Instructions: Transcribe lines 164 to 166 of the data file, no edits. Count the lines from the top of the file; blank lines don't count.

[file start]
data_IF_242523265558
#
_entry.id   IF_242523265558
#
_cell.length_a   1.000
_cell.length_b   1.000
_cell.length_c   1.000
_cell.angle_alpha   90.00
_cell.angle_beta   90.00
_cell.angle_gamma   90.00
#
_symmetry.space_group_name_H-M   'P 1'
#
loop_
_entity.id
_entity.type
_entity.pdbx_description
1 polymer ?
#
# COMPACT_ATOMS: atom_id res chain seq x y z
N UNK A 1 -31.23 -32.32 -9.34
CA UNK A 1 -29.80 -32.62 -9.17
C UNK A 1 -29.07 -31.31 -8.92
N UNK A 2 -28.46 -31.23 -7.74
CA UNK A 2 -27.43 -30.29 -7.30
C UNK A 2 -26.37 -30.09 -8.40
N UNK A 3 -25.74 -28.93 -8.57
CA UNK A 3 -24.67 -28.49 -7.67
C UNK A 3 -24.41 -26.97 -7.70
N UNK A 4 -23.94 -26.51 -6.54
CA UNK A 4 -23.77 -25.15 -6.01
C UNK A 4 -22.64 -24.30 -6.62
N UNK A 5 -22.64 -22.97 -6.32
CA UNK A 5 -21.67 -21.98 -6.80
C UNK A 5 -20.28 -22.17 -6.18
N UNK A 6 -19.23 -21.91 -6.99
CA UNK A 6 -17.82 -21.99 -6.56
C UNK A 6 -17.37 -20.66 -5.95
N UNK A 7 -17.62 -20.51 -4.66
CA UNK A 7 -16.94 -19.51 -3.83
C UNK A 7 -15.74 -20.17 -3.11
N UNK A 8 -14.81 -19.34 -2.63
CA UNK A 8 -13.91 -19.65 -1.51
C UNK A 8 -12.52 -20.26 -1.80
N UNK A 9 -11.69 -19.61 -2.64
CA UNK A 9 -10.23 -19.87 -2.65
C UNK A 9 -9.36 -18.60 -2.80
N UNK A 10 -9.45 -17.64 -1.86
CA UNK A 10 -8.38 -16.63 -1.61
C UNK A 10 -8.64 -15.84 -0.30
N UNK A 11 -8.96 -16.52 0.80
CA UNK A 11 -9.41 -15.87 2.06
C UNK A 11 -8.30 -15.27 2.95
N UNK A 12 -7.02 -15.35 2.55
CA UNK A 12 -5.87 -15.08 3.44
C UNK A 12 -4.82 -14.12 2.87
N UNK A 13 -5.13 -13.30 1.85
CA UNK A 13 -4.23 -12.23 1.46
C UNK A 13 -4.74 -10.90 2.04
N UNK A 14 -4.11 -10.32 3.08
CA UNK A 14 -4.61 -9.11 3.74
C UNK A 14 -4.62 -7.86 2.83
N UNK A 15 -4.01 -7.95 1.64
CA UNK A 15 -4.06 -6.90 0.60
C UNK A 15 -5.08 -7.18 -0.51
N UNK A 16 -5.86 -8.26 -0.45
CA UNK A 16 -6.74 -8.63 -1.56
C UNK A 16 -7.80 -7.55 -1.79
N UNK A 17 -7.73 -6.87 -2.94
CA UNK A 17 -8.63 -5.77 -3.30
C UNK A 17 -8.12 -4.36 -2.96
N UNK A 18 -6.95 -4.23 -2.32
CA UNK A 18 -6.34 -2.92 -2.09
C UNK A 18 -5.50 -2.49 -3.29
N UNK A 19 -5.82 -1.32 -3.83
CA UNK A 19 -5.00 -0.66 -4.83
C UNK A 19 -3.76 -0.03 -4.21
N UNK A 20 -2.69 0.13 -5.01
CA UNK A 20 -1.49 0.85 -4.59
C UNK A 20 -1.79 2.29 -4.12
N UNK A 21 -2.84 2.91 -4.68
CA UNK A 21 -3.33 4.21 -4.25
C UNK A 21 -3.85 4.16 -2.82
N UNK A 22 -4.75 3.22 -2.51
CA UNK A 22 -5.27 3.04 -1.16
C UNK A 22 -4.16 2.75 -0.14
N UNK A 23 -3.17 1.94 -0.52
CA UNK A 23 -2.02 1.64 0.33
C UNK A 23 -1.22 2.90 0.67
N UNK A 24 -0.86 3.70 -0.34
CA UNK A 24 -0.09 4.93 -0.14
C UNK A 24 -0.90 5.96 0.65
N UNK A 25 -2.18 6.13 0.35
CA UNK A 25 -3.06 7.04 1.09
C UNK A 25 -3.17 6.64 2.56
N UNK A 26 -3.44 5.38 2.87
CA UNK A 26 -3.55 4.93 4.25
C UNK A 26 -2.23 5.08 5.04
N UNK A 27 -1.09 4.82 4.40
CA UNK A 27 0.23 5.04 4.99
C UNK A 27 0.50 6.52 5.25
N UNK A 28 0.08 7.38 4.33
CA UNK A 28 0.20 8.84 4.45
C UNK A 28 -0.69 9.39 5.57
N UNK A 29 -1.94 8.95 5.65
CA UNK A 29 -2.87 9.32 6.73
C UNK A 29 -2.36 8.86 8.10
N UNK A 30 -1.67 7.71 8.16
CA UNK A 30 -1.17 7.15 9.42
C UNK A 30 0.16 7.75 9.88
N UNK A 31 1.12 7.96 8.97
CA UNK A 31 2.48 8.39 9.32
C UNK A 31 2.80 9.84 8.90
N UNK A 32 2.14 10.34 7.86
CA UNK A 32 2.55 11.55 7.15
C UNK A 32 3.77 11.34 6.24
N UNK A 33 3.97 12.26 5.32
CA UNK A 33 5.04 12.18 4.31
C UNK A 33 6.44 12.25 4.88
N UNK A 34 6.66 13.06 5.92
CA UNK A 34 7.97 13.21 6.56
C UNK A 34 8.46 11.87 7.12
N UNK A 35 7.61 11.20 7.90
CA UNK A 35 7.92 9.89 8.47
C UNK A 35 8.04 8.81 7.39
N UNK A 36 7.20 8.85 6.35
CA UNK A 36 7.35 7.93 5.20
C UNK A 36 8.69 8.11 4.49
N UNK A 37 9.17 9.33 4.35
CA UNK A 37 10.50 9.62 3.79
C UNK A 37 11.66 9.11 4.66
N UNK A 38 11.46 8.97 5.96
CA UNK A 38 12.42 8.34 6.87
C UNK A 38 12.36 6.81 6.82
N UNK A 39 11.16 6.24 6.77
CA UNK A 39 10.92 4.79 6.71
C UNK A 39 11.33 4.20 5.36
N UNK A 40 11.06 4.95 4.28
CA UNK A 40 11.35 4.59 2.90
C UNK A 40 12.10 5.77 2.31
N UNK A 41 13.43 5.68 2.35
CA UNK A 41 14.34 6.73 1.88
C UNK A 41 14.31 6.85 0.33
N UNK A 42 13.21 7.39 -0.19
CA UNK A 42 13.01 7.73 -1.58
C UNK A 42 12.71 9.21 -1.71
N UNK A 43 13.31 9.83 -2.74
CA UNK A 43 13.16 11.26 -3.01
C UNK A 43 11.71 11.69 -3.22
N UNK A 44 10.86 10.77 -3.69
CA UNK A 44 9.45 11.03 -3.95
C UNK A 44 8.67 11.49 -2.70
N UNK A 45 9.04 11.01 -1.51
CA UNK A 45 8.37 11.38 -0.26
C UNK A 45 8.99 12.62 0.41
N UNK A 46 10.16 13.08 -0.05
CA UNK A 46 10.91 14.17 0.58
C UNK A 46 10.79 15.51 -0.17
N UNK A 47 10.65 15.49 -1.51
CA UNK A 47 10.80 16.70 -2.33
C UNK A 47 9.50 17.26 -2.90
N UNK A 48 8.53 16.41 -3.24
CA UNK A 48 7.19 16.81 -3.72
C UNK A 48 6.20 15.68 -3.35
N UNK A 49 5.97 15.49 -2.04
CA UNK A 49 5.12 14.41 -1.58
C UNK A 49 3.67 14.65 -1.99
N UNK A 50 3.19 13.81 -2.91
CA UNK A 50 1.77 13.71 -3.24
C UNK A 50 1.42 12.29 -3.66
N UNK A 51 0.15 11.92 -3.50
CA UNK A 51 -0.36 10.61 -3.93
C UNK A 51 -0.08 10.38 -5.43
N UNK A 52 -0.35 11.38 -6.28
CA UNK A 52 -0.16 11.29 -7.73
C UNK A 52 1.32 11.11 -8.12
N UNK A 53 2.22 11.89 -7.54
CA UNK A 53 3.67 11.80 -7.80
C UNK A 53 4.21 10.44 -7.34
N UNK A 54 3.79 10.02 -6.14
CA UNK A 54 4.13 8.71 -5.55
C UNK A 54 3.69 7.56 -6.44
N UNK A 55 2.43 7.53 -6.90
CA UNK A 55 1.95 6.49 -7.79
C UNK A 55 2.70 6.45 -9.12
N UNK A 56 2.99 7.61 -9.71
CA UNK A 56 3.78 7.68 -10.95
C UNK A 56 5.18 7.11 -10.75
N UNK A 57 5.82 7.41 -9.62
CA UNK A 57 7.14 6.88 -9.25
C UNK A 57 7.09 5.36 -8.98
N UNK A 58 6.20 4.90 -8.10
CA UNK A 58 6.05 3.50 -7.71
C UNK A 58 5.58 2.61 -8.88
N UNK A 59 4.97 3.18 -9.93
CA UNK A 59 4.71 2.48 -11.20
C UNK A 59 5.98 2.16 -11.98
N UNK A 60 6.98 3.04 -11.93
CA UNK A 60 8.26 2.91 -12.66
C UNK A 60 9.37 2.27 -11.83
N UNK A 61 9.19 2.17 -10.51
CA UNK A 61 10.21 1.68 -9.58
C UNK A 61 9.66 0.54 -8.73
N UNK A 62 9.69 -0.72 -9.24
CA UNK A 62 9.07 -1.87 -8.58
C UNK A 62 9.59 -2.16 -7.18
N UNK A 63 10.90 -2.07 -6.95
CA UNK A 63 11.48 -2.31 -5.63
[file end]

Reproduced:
C UNK A 48 6.20 15.68 -3.35
N UNK A 49 5.97 15.49 -2.04
CA UNK A 49 5.12 14.41 -1.58